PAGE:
... the more could I define that sentiment, or analyze, or even steadily view it. I recognized it, let me repeat, sometimes in the survey of a rapidly growing vine—in the contemplation of a moth, a butterfly, a chrysalis, a stream of running water. I have felt it in the ocean—in the falling of a meteor. I have felt it in the glances of unusually aged people. And there are one or two stars in heaven (one especially, a star of the sixth magnitude, double and changeable, to be found near the large star in Lyra) in a telescopic scrutiny of which I have been made aware of the feeling. I have ...
— Famous Modern Ghost Stories • Various

... proud honor claimed Azazel as his right, a Cherube tall: Who forthwith from the glittering staff unfurl'd Th' imperial ensign, which, full high advanc't Shon like a meteor streaming to the wind, With gemms and golden lustre rich emblaz'd Seraphic arms and trophies; all the while Sonorous metall blowing martial sounds: At which the universal host up-sent A shout that tore Hell's concave, and beyond Frighted the reign of Chaos and old Night. All in a moment through ...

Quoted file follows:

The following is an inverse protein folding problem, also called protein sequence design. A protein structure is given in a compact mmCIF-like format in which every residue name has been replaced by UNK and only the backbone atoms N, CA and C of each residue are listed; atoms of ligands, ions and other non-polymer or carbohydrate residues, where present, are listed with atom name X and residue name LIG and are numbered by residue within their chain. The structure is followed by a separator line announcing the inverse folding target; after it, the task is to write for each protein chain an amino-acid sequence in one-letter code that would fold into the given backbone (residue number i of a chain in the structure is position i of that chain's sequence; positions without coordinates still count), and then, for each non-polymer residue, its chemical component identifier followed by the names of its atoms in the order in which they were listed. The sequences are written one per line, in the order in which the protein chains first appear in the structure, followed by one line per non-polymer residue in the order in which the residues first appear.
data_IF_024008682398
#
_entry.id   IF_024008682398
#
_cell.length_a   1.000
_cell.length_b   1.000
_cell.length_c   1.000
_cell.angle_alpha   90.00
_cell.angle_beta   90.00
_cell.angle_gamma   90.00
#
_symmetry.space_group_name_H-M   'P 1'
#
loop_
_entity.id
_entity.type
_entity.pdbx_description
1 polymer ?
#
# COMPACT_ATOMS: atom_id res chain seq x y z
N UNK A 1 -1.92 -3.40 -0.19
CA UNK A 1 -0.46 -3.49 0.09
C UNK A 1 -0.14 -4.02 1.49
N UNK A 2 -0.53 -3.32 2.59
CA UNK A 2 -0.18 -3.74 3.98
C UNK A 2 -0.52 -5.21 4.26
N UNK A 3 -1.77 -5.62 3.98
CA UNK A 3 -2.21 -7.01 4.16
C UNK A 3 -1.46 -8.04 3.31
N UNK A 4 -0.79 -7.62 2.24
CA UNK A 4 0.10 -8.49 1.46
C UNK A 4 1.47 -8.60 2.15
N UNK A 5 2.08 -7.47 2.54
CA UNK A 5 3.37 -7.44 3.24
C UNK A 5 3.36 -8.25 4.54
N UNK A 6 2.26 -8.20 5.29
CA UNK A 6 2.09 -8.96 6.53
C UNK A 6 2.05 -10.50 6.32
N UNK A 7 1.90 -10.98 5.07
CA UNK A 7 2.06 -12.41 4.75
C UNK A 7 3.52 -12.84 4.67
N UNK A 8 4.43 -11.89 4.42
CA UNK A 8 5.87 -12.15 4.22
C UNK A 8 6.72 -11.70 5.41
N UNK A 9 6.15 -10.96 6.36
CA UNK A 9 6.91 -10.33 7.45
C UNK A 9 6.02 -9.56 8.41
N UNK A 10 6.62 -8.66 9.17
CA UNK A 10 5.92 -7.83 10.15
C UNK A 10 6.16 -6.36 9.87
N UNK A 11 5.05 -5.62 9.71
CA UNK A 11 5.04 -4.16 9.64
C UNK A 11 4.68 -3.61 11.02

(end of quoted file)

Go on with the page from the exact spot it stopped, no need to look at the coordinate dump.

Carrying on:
— English: Composition and Literature • W. F. (William Franklin) Webster

... had a most extraordinary experience. Something whizzed past me in a trail of smoke and exploded with a loud, hissing sound, sending forth a cloud of steam. For the instant I could not imagine what had happened. Then I remembered that the earth is for ever being bombarded by meteor stones, and would be hardly inhabitable were they not in nearly every case turned to vapour in the outer layers of the atmosphere. Here is a new danger for the high-altitude man, for two others passed me when I was nearing the ...
— Danger! and Other Stories • Arthur Conan Doyle

... her hair in her clinched hand; She stood like a statue bronzed and grand; Wakan-dee[39] flashed in her fiery eyes; Then swift as the meteor cleaves the skies— Nay, swift as the fiery Wakinyan's[32] dart, She snatched the knife from the warrior's belt, And plunged it clean to the polished hilt— With a deadly cry—in the villain's heart. Staggering he clutched the air and fell; His life-blood smoked on the ...